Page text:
Looking Back At April 27, 2011…The Day Before The Disaster… Thursday Update 4:38 PM

Good Thursday afternoon to you! We’re looking back today at April 26, 2011…One day before the horrifying tornado outbreak that would occur, killing over 250 people in Alabama and injuring several thousand. Below is an evening update I posted on April 26, 2011, looking into the threat of a historic tornado outbreak less than 24 hours away. The forecast was chilling for sure!

Here is one of many posts I made prior to the event starting: (Not today’s forecast)

So far, all indications are that west and central Alabama will deal with a major severe weather/tornado outbreak Wednesday afternoon. All of the severe weather parameters that we look at when forecasting severe weather are maxed out over west and centralAlabama, where numbers are somewhat disturbing. Tomorrow afternoon, we will have the rare mix of high instability, high wind shear and strong lift. Usually, there is atleast one limiting factor, but I just can’t find one tonight. There was some thought that a squall line would move into central Alabama late tonight or early tomorrow. This could disrupt a major outbreak, with cooler and more stable air. Also, with morning rain, we would delay the surface heating before the better dynamics reach Alabama. After looking at radar trends, it looks unlikely that a line will move into central Alabama tonight or early tomorrow.

This means that conditions will become more and more unstable during the morning hours. A cap, or a layer of warmer temperatures aloft, will keep premature storms from popping up during the morning hours. As the surface heats up, the cap will break and supercell storms will fire up across our western counties first, then they will spread northeastward. It looks like we’ll have a period of sun during the mid morning hours, which will add more fuel to the fire, with even more heat and instability. The severe weather parameters point to a major tornado outbreak across most of our area, with the best chance of tornadoes happening along I-20/59 and points north. There is still a big risk of severe weather to the south of the interstate, but the highest threat will exist to the north. As of now, the Storm Prediction Center has much of our area under a moderate risk of severe weather, but an upgrade to a high risk looks likely at this point. I’ll post the new outlook once it comes out later tonight. The time frame is looking the same. Storms could begin as early as lunch in west Alabama and continue as late as 9pm in our area. Tornadoes, damaging winds and large hail will be a big concern. Some tornadoes could be large or violent and long tracking. I’m not trying to scare you, but I just want you to be aware of the possibilities.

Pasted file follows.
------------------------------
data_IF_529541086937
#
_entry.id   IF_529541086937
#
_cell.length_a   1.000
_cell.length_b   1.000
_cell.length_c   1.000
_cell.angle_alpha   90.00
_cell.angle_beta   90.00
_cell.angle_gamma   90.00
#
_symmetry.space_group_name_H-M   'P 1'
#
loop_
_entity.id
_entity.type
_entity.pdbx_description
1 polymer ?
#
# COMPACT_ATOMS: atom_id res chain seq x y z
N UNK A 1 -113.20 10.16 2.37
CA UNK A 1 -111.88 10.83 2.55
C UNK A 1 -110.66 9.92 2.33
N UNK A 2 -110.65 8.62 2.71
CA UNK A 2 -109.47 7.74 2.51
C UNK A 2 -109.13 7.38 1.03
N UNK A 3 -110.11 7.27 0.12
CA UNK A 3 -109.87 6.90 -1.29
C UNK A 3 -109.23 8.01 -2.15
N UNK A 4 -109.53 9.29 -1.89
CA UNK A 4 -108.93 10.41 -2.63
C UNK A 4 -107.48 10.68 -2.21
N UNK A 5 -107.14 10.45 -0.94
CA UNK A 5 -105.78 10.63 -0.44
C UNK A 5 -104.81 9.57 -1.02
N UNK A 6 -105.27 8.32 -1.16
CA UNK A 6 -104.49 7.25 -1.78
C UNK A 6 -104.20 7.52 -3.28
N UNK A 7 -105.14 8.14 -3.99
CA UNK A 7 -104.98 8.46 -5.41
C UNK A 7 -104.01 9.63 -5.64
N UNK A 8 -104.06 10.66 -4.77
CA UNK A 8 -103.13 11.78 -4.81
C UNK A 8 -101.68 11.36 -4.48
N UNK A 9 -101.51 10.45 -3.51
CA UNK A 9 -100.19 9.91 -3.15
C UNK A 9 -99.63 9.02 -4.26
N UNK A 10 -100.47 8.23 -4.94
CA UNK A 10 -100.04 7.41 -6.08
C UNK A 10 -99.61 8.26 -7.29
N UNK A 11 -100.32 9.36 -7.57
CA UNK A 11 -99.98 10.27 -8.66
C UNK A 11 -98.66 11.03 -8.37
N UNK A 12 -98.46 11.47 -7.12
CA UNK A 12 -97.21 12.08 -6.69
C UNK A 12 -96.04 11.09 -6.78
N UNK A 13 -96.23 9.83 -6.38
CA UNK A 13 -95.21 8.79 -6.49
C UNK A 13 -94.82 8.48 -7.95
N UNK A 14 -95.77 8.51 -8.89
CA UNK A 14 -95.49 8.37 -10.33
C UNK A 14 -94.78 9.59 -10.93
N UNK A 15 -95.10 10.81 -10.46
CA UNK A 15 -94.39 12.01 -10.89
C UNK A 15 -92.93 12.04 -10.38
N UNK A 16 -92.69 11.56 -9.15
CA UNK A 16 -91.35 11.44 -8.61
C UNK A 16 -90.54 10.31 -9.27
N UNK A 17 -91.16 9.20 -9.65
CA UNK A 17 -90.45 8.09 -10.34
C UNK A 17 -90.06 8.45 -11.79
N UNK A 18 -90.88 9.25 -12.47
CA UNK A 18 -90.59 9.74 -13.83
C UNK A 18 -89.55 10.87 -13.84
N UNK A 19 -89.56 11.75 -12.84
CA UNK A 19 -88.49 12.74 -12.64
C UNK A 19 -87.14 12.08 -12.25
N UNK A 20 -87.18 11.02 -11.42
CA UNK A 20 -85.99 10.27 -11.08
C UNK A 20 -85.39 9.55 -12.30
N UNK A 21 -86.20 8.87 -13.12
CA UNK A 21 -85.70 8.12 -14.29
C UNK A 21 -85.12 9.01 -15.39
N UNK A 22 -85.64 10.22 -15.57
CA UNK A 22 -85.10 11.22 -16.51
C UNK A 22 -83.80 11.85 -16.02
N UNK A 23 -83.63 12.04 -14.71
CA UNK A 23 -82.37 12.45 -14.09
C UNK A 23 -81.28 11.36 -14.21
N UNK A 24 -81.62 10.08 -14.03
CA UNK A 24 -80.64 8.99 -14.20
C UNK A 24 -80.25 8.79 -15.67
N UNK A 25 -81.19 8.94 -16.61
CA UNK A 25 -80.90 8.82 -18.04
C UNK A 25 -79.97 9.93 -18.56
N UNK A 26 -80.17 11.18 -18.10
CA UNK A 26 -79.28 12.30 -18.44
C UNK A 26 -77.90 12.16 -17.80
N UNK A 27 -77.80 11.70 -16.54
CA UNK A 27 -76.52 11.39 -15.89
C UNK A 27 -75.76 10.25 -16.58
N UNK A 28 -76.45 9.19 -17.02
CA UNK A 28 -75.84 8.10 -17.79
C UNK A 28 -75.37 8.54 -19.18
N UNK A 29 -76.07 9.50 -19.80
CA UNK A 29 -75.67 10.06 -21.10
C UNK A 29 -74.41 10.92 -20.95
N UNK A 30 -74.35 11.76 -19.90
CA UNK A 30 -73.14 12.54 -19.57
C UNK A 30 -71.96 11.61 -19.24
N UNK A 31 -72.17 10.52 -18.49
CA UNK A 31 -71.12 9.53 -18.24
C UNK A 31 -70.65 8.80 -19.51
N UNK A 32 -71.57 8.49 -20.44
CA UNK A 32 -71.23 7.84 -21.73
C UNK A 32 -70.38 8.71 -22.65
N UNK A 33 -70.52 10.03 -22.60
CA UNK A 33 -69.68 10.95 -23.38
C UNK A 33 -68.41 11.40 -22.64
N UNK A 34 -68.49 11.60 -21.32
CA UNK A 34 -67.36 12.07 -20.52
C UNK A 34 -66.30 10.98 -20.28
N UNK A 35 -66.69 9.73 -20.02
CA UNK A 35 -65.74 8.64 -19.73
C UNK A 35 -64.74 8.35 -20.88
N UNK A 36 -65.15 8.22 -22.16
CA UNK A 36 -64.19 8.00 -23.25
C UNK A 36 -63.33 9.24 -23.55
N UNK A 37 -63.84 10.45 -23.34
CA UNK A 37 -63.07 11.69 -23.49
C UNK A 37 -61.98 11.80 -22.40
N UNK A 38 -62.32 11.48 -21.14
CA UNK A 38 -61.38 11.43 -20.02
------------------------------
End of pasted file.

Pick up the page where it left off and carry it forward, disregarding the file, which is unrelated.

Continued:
Go over your severe weather safety plans now. Don’t wait until the storms fire up because it’s too late then. Remember a few safety tips if a tornado warning is issued for you. Get in the center portion of your home, away from windows. Find an interior room, closet or basement and stay there until the threat is over. If you’re in a car, pull over and seek shelter immediately. If you live in a mobile home, get out and find a sight built home or storm shelter. In-fact, once the tornado watch is issued, go ahead and leave your mobile home and find a friend with a site built home. Don’t go back until the threat is over, which appears to be after 9pm Wednesday night. If a tornado strikes your house, please be careful and look out for downed powerlines. You never know if the lines still have electricity. Also, evacuate the area hit by a tornado incase of ruptured gas lines or other hazards.

End Of April 26, 2011 Discussion

Again, that was a post from April 26, 2011. I didn’t post this to harp on bad feelings, but I think it’s important to respect our history. This was such a big day in my life, as well as many of you. I lost my home that day in the tornado that tracked through Tuscaloosa. My roomate, a WVUA-TV director was at the house when the tornado hit. He took shelter in my bath tub and made it through the storm. Fortunately, all of my neighbors made it through the tornado with their life. While some neighbors were injured, they survived. Since that day, all houses in my neighborhood have been torn down, and there’s nothing but green fields left. My family and friends were there for me after the storm, and I can’t thank you enough for your love and support. My prayers continue to go out for the ones that lost family members and friends.

Richard Scott

WVUA Chief Meteorologist



2 Responses to Looking Back At April 27, 2011…The Day Before The Disaster… Thursday Update 4:38 PM

  1. Nathan says:

    great job man I like how you used such strong wording I think its good to to scare people a little bit that dont know much about weather just so thay know that the chance of severe weather is greater then on other days and again im sorry you lost your house I know you will never forget that day and I wont either

  2. WVUA Weather says:

    Thanks Nathan! What a day in history!?!? I’m so glad this April was much more quiet. – Richard Scott

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